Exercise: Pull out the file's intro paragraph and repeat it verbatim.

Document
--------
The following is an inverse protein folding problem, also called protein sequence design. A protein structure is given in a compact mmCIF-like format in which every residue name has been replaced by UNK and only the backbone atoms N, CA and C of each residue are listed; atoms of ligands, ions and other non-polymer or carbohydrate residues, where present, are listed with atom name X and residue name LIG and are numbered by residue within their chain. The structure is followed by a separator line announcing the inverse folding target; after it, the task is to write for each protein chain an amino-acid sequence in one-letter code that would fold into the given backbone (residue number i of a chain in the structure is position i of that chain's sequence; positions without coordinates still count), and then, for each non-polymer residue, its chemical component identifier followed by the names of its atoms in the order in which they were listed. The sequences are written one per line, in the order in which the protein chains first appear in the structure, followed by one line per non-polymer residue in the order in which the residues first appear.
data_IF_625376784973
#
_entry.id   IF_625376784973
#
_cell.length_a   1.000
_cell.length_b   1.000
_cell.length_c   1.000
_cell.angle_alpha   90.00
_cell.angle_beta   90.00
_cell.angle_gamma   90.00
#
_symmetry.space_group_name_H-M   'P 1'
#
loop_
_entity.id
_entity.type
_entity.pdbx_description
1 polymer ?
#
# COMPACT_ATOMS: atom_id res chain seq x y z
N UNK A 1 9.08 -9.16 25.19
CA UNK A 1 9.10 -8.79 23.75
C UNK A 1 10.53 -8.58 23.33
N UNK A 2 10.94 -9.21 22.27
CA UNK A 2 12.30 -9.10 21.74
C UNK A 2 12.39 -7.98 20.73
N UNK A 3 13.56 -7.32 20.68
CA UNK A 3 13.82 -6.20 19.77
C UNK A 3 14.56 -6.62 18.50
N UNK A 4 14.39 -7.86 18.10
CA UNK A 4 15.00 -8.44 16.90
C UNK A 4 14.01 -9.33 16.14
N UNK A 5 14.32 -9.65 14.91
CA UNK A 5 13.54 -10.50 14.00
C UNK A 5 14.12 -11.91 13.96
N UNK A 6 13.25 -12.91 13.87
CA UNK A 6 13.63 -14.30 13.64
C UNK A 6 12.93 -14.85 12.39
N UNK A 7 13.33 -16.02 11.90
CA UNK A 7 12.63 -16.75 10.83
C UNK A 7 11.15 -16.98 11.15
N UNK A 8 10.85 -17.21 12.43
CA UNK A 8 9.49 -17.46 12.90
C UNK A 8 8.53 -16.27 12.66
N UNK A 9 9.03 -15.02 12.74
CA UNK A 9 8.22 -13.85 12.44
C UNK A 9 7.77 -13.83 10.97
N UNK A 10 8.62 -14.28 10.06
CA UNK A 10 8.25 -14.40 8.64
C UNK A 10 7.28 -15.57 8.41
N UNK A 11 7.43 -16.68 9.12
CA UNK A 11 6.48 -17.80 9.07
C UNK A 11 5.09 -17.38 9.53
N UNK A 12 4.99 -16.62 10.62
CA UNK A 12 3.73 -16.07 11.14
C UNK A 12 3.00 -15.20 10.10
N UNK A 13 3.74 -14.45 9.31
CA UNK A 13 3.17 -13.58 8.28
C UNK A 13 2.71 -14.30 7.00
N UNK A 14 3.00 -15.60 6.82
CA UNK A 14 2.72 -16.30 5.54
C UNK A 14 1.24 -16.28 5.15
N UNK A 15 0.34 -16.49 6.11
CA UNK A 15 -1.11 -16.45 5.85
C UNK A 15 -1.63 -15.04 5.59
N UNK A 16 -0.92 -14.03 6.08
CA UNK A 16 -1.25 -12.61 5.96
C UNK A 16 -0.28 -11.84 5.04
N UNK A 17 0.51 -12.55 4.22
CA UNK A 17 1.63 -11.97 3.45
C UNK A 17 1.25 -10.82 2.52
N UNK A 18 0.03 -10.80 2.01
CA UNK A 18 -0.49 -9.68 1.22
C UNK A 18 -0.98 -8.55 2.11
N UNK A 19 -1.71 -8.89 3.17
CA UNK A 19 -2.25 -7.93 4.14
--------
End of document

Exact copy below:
The following is an inverse protein folding problem, also called protein sequence design. A protein structure is given in a compact mmCIF-like format in which every residue name has been replaced by UNK and only the backbone atoms N, CA and C of each residue are listed; atoms of ligands, ions and other non-polymer or carbohydrate residues, where present, are listed with atom name X and residue name LIG and are numbered by residue within their chain. The structure is followed by a separator line announcing the inverse folding target; after it, the task is to write for each protein chain an amino-acid sequence in one-letter code that would fold into the given backbone (residue number i of a chain in the structure is position i of that chain's sequence; positions without coordinates still count), and then, for each non-polymer residue, its chemical component identifier followed by the names of its atoms in the order in which they were listed. The sequences are written one per line, in the order in which the protein chains first appear in the structure, followed by one line per non-polymer residue in the order in which the residues first appear.